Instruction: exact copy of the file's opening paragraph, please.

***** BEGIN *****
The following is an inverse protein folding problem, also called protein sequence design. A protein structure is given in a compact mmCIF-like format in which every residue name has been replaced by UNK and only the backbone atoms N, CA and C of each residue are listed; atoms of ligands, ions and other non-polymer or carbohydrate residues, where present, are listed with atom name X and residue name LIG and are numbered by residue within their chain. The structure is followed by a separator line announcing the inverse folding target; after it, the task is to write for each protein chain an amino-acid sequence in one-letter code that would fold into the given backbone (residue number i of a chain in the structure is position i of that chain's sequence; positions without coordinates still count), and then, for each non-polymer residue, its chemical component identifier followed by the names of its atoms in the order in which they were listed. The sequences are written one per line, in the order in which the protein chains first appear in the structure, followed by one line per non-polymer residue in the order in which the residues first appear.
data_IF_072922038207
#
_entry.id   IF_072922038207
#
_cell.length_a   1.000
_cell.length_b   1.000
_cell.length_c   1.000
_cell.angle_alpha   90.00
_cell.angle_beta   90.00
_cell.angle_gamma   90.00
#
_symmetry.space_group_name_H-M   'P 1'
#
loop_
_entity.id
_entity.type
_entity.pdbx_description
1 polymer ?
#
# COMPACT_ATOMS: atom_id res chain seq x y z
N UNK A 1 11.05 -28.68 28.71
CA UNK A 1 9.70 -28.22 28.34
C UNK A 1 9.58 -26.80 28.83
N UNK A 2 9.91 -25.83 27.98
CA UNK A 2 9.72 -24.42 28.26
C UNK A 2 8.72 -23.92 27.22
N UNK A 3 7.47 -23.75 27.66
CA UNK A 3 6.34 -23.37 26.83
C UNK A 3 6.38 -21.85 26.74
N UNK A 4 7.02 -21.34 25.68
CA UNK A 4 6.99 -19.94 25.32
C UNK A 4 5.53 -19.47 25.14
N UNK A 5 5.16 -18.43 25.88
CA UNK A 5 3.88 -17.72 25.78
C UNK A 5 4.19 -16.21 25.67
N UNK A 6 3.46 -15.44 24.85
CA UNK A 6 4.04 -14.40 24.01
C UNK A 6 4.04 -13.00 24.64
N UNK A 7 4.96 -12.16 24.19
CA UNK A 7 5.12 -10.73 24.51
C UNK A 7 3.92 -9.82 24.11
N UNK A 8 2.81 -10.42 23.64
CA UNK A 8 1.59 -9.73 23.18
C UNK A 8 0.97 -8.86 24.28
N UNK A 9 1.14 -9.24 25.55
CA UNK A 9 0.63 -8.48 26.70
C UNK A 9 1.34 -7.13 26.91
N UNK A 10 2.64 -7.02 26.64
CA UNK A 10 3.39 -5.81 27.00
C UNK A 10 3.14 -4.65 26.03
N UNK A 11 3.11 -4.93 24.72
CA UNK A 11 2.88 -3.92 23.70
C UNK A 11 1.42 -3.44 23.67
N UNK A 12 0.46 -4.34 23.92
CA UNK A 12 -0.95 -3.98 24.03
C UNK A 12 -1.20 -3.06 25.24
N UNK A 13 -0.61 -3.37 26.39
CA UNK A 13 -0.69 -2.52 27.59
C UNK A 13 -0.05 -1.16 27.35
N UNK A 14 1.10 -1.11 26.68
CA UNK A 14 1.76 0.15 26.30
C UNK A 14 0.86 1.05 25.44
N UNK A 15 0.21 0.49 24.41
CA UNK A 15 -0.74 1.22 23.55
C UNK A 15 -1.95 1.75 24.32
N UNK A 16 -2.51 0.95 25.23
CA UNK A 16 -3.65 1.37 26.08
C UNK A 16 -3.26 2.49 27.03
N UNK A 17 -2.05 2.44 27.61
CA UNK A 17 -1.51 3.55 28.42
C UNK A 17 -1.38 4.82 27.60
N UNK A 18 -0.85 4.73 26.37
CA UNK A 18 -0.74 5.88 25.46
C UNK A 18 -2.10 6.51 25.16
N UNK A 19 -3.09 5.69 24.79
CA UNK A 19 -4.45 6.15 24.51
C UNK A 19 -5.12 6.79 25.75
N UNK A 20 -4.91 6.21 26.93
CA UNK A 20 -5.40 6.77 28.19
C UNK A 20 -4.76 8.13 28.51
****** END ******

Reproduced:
The following is an inverse protein folding problem, also called protein sequence design. A protein structure is given in a compact mmCIF-like format in which every residue name has been replaced by UNK and only the backbone atoms N, CA and C of each residue are listed; atoms of ligands, ions and other non-polymer or carbohydrate residues, where present, are listed with atom name X and residue name LIG and are numbered by residue within their chain. The structure is followed by a separator line announcing the inverse folding target; after it, the task is to write for each protein chain an amino-acid sequence in one-letter code that would fold into the given backbone (residue number i of a chain in the structure is position i of that chain's sequence; positions without coordinates still count), and then, for each non-polymer residue, its chemical component identifier followed by the names of its atoms in the order in which they were listed. The sequences are written one per line, in the order in which the protein chains first appear in the structure, followed by one line per non-polymer residue in the order in which the residues first appear.